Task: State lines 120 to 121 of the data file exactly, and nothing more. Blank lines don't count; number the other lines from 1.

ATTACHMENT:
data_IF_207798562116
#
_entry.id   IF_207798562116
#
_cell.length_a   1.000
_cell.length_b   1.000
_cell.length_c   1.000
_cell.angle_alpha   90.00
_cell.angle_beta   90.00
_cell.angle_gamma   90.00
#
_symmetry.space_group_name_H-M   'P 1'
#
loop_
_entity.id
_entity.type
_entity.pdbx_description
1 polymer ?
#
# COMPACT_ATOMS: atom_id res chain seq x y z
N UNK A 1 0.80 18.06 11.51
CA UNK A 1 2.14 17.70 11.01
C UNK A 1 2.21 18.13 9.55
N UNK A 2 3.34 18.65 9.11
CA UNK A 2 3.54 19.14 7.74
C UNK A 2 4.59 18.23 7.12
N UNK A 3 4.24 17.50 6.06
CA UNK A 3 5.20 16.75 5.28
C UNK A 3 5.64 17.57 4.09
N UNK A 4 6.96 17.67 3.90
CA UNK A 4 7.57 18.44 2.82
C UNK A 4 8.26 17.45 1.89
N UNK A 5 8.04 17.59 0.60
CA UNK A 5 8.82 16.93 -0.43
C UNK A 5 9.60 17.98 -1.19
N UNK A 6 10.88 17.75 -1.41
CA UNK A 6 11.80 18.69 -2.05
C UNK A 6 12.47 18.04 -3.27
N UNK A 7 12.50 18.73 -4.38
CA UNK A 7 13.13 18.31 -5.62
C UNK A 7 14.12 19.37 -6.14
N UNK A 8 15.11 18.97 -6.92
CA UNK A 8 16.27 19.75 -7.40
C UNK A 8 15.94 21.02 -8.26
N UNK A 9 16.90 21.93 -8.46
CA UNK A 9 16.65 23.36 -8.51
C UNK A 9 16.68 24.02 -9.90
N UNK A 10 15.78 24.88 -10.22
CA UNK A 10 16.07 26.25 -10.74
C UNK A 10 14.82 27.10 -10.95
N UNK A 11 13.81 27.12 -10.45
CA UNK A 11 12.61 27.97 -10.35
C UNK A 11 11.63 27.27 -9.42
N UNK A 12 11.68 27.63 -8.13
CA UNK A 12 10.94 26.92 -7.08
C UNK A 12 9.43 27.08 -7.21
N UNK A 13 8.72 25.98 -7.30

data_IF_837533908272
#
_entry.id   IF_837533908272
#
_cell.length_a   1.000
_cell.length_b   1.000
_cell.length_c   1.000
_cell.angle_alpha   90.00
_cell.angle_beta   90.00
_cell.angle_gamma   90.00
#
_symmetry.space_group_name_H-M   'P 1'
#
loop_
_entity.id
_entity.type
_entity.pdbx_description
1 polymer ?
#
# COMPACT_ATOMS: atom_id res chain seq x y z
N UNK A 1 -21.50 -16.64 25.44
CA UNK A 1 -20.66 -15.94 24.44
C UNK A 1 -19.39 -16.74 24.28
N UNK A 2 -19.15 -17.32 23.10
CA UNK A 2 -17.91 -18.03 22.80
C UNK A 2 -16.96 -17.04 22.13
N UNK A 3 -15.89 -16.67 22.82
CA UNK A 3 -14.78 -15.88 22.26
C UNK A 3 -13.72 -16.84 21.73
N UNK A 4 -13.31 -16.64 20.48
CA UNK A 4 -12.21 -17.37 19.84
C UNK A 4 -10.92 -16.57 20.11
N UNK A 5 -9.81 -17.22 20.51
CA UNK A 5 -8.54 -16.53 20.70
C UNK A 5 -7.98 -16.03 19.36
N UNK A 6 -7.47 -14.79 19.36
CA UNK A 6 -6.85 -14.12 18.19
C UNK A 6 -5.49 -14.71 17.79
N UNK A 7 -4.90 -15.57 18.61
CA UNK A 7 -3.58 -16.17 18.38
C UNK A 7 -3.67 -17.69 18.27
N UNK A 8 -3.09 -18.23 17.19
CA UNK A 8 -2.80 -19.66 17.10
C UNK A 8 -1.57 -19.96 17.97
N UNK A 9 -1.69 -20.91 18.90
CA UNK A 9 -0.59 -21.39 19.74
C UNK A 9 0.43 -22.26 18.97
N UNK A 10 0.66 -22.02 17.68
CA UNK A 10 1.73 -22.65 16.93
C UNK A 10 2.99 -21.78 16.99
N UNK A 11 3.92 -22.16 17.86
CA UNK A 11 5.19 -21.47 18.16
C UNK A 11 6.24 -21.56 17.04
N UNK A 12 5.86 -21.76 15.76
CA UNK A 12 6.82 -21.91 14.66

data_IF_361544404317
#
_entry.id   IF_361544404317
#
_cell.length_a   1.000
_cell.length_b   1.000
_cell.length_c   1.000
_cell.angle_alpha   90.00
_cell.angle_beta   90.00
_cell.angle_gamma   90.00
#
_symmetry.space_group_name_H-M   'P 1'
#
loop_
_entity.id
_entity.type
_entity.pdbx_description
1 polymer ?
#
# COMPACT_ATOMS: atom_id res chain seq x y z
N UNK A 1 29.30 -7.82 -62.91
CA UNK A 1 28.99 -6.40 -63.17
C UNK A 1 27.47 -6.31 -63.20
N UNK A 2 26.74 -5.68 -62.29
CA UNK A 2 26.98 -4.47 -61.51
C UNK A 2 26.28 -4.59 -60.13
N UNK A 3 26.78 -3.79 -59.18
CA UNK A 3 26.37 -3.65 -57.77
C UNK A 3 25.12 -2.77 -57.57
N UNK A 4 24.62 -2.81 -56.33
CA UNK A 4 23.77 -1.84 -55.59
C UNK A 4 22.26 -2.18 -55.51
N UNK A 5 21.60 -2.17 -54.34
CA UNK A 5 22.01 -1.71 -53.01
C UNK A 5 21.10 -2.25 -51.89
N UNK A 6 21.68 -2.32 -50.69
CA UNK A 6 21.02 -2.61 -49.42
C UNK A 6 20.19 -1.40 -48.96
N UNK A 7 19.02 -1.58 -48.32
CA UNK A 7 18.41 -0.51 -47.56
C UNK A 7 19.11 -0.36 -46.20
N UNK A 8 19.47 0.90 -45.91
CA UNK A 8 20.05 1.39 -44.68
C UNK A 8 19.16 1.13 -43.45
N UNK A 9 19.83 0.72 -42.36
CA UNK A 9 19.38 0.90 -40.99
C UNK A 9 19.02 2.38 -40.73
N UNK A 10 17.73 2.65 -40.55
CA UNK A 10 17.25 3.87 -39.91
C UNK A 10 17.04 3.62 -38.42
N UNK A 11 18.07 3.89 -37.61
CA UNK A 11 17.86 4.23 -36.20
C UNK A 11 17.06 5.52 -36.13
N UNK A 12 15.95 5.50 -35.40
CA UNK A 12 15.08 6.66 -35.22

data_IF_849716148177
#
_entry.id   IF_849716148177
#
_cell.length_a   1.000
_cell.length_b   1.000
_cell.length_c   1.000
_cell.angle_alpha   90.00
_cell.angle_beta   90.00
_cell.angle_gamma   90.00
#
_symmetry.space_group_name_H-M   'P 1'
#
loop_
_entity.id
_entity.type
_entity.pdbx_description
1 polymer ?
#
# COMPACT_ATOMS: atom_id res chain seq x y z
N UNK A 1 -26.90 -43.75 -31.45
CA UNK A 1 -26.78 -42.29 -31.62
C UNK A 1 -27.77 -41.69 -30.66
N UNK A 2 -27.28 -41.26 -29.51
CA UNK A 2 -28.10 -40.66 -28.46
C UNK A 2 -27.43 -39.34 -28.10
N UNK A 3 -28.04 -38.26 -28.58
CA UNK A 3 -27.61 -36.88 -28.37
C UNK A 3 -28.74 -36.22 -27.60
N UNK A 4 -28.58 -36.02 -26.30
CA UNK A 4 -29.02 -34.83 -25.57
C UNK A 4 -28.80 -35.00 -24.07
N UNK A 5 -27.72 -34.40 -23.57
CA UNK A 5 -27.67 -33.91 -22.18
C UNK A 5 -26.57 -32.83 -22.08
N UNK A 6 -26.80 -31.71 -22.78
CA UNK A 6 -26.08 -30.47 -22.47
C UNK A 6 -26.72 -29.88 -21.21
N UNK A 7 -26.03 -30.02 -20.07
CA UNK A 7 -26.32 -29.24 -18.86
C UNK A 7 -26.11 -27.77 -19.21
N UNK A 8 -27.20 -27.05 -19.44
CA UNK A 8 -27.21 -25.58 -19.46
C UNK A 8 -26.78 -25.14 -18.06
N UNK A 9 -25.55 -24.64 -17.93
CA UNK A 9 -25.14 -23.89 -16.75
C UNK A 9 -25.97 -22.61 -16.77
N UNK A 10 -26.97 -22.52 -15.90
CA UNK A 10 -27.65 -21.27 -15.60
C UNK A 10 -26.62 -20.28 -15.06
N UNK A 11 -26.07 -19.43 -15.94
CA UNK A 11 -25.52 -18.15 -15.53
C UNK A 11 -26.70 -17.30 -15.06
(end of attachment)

_cell.angle_alpha   90.00
_cell.angle_beta   90.00